As Vermont races to switch drivers from gas-powered cars to electric vehicles, the landscape for buyers — and the road to finding the right state and federal incentives — can be complex.
Transportation is responsible for more emissions than any other industry in the state, and Vermont set a goal to dramatically increase the number of EVs on the road so it could meet the requirements of the 2020 Global Warming Solutions Act.
The state is also moving forward with a regulation that, if passed, would require manufacturers to phase out all new internal combustion engine vehicles in Vermont by 2035, although Vermonters can still purchase gasoline and diesel cars in Vermont through the used car market. .
With a slew of new federal funding for electric vehicle infrastructure, advertised incentives for buyers, and regulations pending, Jenny Carter, an assistant professor at Vermont Law and Graduate School’s Institute for Energy and the Environment, said she’s answered questions from many. Vermonters who want to know more about EVs.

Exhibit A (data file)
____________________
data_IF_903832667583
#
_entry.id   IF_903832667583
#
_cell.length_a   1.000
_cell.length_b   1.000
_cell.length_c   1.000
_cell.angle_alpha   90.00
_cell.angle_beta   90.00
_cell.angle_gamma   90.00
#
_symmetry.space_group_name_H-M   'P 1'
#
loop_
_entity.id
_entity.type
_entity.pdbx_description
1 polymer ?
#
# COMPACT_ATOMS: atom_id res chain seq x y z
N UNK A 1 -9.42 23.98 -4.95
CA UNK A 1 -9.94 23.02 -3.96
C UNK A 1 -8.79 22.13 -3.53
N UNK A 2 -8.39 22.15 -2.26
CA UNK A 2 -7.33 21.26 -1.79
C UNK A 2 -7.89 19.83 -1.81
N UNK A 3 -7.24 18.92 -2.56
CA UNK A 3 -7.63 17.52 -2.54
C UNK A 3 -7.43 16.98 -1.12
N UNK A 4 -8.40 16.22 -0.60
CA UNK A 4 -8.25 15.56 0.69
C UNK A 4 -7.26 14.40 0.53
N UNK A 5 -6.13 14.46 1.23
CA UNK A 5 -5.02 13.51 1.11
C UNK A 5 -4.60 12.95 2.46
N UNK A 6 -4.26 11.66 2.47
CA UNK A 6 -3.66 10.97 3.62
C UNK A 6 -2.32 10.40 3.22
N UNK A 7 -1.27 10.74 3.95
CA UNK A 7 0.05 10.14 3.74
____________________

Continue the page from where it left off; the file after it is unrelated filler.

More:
Carter and Molly Smith, program coordinator at Vermont Law and Graduate School and chairman of the Hartford Energy Commission, recently co-authored a user-friendly guide that covers the basics on buying electric vehicles, targeting the Upper Valley.
While most elements of the guide are relevant to all Vermonters, including the state and federal incentives, Vermonters should check with their electric companies for utility-specific incentives.
In a recent conversation with VTDigger, Carter provided answers to big questions about electric vehicles in the state. This interview has been edited for length and clarity.